It’s time to talk about family violence  

Today is the International Day for the Elimination of Violence Against Women. It starts the worldwide United Nations 16 Days of Activism Against Gender-based Violence and is an opportunity for us to take stock of our family violence work.  

It’s is also extremely important this year that we understand what the experts are telling us; that the pandemic and the lockdowns in Victoria (and indeed around the world) have created what is being referred to ask the ‘shadow pandemic’.  

Chief Nursing and Midwifery Officer and chair of the Monash Health Family Violence Taskforce, Clinical Associate Professor Katrina Nankervis, said our health service was also seeing signs of an escalation of issues for people who are not safe at home.  

We have a sense from the increased numbers of consultations our social work and SECASA teams are seeing, and the feedback we have from local service providers, that there are a lot of people coming out of Melbourne’s lockdown and seeking help.  

“This is why it’s so important that all our people are trained to recognise the red flags for family violence, are able to initiate a sensitive enquiry with someone in their care, and understand the range of service options to support someone who is ready to make a change in their life.” 

Almost 6,000 of our employees and managers have had family violence training, which is a fantastic achievement. We need to keep adding to that number.  As members of the community, our own people experience these issues too and this is why we are making manager training compulsory to help with keeping our own employees safe,” Katrina said.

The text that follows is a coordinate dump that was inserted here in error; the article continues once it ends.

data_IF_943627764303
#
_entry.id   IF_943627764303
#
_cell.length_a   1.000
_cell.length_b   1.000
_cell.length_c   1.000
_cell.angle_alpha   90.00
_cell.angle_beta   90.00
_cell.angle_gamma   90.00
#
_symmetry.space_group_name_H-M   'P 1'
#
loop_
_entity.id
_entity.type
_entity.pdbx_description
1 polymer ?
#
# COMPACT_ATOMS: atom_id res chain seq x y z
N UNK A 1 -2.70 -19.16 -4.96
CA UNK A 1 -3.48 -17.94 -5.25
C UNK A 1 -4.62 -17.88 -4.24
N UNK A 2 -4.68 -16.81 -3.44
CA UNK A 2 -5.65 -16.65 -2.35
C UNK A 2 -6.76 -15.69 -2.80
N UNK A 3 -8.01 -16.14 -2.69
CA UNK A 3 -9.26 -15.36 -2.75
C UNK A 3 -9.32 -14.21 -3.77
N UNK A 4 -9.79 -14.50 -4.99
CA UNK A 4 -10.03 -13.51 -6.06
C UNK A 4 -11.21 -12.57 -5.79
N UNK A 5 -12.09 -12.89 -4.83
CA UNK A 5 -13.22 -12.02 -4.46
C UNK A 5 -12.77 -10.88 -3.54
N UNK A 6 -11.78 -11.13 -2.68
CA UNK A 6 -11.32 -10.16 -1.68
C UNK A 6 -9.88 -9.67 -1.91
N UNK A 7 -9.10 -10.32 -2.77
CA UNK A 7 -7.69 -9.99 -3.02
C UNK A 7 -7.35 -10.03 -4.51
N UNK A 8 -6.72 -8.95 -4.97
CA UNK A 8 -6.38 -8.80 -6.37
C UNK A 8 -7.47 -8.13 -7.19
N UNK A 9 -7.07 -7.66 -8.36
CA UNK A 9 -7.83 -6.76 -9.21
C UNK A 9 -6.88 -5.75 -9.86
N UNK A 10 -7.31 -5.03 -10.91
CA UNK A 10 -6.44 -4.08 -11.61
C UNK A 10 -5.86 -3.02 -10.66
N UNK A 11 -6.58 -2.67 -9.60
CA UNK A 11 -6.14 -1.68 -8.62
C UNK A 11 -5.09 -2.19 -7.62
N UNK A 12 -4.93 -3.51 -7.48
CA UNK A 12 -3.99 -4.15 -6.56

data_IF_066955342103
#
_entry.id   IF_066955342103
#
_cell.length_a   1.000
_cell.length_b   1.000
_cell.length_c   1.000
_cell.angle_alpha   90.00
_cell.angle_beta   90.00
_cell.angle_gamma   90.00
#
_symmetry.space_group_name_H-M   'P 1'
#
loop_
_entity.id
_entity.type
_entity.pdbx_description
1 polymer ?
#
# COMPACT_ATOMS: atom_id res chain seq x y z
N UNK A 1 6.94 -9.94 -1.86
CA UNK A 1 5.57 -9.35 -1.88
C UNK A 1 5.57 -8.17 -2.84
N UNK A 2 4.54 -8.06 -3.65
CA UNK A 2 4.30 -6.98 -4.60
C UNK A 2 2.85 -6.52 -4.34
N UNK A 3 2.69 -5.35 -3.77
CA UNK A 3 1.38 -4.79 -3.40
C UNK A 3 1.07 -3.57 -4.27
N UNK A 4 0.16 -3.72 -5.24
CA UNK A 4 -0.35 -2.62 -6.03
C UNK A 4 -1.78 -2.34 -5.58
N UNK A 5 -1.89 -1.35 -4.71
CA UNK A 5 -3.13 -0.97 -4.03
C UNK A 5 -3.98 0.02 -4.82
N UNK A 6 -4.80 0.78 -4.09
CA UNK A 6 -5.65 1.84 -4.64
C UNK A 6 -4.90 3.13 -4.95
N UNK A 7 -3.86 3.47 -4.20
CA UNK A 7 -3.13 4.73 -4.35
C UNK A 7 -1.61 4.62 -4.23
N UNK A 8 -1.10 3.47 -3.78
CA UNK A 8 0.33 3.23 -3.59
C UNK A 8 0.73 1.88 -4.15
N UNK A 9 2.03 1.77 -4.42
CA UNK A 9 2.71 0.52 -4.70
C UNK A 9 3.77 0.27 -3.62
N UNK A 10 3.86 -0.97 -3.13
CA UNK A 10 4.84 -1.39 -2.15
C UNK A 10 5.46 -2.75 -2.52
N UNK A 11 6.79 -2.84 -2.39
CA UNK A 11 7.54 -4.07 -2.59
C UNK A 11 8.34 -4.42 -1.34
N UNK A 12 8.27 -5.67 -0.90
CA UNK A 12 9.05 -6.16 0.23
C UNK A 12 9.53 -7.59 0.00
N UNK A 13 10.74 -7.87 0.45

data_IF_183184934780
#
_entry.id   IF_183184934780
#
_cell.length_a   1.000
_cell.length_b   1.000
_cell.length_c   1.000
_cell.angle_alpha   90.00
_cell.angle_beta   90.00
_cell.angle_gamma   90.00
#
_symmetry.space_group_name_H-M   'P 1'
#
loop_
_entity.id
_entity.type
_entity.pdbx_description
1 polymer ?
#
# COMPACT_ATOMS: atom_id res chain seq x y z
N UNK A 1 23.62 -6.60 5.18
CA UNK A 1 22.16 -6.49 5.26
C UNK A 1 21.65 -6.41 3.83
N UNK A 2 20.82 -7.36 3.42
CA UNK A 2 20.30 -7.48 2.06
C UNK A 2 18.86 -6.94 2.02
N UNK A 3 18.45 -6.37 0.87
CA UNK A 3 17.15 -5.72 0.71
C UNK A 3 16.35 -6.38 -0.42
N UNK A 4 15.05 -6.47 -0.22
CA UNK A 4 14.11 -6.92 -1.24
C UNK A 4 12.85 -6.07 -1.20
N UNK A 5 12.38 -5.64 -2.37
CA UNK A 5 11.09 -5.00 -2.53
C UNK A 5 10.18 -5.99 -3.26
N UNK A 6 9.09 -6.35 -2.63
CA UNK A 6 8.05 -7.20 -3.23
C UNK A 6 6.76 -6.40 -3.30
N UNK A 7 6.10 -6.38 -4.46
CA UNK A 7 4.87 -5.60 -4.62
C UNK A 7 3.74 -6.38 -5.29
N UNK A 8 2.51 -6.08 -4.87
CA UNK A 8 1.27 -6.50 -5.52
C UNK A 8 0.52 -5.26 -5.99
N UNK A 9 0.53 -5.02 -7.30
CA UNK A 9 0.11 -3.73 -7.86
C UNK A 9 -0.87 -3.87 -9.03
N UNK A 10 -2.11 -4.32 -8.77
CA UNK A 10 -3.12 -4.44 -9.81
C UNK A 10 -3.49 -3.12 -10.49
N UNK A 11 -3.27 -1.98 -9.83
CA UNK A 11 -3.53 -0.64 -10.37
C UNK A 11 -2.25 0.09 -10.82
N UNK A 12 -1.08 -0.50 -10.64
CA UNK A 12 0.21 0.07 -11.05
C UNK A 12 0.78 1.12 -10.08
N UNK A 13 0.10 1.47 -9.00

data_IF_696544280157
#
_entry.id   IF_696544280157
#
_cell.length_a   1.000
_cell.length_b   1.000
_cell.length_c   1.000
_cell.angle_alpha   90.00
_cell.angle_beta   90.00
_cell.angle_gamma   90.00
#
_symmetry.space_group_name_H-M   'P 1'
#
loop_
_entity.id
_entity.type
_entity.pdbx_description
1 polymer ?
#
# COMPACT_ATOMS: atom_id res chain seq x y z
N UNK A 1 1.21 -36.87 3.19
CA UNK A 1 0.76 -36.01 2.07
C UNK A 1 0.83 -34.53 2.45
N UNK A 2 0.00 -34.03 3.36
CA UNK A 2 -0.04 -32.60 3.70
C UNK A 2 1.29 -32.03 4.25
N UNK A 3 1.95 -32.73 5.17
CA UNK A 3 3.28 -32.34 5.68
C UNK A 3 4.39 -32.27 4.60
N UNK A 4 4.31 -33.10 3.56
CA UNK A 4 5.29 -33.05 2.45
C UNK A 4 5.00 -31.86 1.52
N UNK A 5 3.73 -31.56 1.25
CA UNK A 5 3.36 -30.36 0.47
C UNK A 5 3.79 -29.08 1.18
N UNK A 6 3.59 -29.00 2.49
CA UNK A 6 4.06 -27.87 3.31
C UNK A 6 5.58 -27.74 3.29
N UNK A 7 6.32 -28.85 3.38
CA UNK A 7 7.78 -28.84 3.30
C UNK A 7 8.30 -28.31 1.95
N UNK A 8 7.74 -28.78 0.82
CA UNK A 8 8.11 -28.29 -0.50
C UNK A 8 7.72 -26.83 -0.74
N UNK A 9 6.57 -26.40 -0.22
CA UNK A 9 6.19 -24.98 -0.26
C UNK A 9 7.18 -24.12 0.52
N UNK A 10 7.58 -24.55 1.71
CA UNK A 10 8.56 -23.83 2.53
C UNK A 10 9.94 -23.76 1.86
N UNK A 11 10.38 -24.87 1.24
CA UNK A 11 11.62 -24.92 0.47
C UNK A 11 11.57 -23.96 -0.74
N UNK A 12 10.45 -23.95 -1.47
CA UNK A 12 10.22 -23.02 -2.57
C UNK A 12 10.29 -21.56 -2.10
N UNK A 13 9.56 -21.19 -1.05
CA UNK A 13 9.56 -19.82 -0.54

To support managers, the Manager’s guide to supporting our employees, has been updated with new information about working from home and is available on prompt. 

We have significant resources online to support all employees including: 

These documents can be found on Prompt, on the coronavirus website, or by searching family violence’ on the intranet.   

A new category is also being added to RiskMan this week to capture whether an incident or near miss relates to family violence.  This could include an occupational health and safety risk to employees (e.g. employee is stalked at work by an ex-partner) or a clinical risk to a patient (e.g. Code Black called due to patient being assaulted by family member on the premises). 

In all parts of the health service, we need to be alert to the signs of family violence and ready to have sensitive conversations with our patients and our colleagues and make sure we provide the right advice to help keep people safe.  

Please consider registering for the Women’s webinar on the Shadow Pandemic on 1 December, featuring Rosie Batty AO and Professor Kelsey Hegarty. This is part of their work leading the Strengthening Hospital Responses to Family Violence program.  

If you are a manager, please tune in to today’s Manager Briefing, where you will hear the latest and also understand that manager family violence training is now compulsory. We will also kick off our ‘You can ask about family violence campaign’ internally and on social media.  

Approved by Katrina Nankervis

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